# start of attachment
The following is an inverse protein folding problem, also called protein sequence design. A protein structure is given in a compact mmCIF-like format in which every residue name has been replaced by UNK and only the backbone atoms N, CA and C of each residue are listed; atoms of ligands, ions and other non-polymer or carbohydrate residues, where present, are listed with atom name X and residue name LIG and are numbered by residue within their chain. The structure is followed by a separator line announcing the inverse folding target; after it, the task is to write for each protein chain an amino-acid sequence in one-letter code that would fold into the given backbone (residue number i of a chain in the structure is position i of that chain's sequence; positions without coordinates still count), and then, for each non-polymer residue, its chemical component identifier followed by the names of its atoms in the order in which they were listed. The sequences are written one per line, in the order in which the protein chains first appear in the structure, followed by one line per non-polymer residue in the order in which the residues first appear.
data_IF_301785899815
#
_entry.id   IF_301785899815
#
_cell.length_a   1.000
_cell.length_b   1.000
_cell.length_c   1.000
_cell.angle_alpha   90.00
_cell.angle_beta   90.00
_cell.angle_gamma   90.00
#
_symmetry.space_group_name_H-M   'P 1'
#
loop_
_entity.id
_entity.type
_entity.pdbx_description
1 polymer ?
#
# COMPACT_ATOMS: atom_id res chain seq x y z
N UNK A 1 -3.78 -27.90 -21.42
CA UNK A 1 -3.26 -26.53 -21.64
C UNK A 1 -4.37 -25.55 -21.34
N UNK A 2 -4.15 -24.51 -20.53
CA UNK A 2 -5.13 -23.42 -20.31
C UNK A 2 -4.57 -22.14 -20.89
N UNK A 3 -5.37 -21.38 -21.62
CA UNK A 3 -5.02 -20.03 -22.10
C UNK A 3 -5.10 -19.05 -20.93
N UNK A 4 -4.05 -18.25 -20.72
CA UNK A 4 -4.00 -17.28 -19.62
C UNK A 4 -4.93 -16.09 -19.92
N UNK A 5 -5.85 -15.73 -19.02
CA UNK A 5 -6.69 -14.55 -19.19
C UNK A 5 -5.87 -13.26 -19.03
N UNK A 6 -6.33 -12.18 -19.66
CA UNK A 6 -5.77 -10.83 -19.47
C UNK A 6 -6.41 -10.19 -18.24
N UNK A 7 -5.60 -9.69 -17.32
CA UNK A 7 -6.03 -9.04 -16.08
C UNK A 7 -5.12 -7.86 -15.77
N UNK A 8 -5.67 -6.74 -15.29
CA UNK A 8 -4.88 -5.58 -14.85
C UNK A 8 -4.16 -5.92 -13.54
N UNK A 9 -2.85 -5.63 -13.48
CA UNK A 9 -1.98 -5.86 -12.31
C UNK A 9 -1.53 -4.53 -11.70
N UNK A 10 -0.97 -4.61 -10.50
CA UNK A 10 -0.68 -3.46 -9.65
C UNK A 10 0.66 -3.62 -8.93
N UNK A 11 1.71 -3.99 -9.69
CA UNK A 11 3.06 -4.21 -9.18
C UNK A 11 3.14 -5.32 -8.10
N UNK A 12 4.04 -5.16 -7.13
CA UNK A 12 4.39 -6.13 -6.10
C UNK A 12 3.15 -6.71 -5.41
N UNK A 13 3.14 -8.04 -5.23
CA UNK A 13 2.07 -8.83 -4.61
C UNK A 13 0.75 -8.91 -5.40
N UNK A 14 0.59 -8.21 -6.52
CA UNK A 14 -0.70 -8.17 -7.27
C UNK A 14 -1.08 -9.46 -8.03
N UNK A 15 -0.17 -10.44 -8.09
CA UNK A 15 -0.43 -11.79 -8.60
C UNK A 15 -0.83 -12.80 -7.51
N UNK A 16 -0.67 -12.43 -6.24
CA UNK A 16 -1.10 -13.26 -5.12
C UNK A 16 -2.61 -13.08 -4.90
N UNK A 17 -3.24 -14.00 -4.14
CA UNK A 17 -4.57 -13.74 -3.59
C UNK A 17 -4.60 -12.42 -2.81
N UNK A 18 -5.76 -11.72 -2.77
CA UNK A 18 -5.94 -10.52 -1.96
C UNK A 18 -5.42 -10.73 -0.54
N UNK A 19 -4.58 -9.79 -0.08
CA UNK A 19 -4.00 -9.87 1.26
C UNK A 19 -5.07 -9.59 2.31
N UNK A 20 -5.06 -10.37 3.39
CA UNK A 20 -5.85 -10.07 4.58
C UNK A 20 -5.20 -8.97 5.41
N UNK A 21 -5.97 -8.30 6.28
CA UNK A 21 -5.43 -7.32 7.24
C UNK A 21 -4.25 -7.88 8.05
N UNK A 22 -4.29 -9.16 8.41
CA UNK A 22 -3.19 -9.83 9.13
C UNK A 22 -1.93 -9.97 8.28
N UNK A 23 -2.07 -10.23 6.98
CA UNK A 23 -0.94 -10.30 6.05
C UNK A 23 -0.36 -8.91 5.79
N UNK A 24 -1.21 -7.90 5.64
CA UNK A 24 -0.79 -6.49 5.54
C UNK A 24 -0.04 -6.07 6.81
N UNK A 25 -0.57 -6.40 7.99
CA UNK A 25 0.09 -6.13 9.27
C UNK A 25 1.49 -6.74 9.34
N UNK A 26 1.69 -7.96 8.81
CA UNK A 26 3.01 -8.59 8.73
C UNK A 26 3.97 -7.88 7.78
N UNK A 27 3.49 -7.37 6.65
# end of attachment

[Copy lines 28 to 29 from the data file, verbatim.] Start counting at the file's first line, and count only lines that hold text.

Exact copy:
N UNK A 3 -5.37 -21.38 -21.62
CA UNK A 3 -5.02 -20.03 -22.10